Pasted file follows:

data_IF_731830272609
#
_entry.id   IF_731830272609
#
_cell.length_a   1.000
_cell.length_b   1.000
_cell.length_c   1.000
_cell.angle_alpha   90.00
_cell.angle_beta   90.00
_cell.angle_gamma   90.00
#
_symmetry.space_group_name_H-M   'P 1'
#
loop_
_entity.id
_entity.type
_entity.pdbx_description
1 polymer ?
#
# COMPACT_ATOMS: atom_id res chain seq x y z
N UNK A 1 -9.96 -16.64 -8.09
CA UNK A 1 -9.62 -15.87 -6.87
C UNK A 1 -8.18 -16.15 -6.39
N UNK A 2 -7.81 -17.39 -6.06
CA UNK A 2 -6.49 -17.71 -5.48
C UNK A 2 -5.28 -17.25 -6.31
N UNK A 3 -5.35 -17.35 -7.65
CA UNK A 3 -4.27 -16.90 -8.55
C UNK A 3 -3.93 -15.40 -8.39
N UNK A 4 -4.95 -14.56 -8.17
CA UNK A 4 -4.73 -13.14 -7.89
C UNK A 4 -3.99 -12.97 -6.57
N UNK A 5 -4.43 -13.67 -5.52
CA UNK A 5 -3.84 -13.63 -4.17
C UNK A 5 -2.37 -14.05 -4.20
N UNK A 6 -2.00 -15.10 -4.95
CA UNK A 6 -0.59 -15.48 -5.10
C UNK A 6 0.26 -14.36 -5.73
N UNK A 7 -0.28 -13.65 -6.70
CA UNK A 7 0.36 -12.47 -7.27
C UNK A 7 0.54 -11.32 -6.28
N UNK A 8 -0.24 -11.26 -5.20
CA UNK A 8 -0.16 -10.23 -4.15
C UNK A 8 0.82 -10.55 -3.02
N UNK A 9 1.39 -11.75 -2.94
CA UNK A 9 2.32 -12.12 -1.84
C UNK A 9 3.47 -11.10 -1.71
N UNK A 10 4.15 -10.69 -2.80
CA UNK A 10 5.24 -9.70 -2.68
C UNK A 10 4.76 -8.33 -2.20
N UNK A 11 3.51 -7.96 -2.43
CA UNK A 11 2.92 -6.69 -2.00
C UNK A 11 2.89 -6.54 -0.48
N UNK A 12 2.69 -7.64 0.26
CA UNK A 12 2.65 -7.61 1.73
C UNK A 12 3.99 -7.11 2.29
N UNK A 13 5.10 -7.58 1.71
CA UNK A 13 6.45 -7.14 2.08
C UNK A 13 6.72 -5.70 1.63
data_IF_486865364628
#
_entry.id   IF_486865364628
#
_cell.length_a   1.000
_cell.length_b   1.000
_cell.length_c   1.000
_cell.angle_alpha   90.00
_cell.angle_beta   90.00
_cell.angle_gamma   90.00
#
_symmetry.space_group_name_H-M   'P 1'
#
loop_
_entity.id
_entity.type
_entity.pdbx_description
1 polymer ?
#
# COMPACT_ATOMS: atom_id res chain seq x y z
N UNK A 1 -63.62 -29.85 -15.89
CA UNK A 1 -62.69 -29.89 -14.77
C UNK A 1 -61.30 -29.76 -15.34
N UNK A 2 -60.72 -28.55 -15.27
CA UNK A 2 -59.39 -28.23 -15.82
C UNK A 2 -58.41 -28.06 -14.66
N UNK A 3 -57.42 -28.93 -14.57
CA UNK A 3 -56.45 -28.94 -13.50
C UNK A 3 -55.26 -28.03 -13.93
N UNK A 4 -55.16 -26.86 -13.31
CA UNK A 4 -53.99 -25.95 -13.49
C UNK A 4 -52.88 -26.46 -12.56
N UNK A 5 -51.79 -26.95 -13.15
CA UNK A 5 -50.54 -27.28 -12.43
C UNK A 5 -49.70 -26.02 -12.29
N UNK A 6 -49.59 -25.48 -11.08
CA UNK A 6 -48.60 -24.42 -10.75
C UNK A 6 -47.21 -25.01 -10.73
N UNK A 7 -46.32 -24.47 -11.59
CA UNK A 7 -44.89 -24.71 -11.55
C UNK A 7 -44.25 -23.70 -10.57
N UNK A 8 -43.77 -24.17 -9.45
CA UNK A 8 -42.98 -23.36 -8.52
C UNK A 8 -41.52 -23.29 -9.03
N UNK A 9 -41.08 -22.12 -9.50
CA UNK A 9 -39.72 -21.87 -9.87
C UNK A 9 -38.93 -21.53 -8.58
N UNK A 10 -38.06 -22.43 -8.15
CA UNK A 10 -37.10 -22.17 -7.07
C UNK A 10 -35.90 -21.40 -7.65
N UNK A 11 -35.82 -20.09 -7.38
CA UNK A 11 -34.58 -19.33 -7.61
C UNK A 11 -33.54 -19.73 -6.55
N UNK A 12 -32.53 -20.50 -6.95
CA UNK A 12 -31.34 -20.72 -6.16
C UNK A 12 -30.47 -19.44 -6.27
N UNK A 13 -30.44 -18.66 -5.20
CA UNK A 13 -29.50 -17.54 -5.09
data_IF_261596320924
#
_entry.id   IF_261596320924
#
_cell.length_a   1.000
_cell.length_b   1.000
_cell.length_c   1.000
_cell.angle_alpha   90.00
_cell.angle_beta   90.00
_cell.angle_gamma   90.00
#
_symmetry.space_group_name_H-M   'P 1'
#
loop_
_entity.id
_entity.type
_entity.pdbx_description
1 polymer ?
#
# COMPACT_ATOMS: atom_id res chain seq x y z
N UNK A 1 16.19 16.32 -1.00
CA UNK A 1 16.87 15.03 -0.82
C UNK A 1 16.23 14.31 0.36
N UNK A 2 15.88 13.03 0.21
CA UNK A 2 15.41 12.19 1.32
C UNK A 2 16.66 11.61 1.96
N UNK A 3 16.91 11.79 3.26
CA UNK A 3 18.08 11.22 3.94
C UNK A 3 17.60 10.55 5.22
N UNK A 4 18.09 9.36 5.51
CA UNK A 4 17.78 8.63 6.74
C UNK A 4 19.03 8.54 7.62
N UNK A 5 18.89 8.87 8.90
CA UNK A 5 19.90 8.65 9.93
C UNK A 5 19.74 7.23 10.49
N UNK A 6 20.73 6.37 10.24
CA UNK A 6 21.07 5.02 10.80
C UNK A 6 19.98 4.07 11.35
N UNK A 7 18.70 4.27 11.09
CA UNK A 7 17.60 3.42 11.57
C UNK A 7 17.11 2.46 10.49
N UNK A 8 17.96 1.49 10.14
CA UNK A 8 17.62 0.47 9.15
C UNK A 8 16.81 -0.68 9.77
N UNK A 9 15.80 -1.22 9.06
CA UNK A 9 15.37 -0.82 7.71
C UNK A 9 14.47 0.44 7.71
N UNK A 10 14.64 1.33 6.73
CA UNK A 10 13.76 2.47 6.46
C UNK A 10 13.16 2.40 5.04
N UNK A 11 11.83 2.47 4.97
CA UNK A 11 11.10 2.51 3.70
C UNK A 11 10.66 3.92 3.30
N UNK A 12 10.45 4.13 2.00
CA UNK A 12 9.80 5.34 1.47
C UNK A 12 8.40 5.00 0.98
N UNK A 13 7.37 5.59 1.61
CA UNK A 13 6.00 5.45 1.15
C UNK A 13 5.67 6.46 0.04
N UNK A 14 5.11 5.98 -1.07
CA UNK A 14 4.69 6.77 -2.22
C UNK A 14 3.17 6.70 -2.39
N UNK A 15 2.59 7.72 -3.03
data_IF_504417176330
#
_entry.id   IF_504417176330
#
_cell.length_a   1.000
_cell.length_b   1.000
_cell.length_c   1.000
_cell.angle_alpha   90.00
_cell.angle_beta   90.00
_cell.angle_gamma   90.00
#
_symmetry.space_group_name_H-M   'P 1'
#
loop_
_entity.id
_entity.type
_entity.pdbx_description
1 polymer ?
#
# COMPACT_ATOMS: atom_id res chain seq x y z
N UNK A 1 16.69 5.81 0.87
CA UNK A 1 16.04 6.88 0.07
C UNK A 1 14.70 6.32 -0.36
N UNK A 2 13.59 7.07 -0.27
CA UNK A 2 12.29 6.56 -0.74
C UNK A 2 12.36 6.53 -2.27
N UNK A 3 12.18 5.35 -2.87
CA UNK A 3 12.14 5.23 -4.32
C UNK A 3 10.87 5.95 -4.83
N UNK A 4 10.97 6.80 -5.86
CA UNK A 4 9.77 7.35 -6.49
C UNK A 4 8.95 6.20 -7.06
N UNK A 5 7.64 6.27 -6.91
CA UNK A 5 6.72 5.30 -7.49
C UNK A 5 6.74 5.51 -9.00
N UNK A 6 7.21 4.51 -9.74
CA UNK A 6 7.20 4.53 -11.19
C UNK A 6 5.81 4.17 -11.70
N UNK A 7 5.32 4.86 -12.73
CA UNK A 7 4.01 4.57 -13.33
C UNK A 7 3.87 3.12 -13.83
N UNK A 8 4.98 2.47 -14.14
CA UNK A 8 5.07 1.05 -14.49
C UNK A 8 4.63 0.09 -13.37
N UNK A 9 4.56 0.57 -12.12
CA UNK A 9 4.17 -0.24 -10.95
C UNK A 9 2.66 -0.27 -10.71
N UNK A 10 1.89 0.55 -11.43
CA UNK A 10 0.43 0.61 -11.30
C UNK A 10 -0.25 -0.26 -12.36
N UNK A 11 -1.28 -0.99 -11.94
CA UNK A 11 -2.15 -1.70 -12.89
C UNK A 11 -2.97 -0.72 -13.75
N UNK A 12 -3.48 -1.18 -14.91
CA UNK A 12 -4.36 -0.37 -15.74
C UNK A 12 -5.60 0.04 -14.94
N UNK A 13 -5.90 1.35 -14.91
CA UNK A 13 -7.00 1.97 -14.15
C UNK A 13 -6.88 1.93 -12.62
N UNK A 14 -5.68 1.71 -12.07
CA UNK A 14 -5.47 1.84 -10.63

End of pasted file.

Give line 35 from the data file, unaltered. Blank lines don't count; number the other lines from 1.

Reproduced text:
C UNK A 5 -2.37 -14.05 -4.20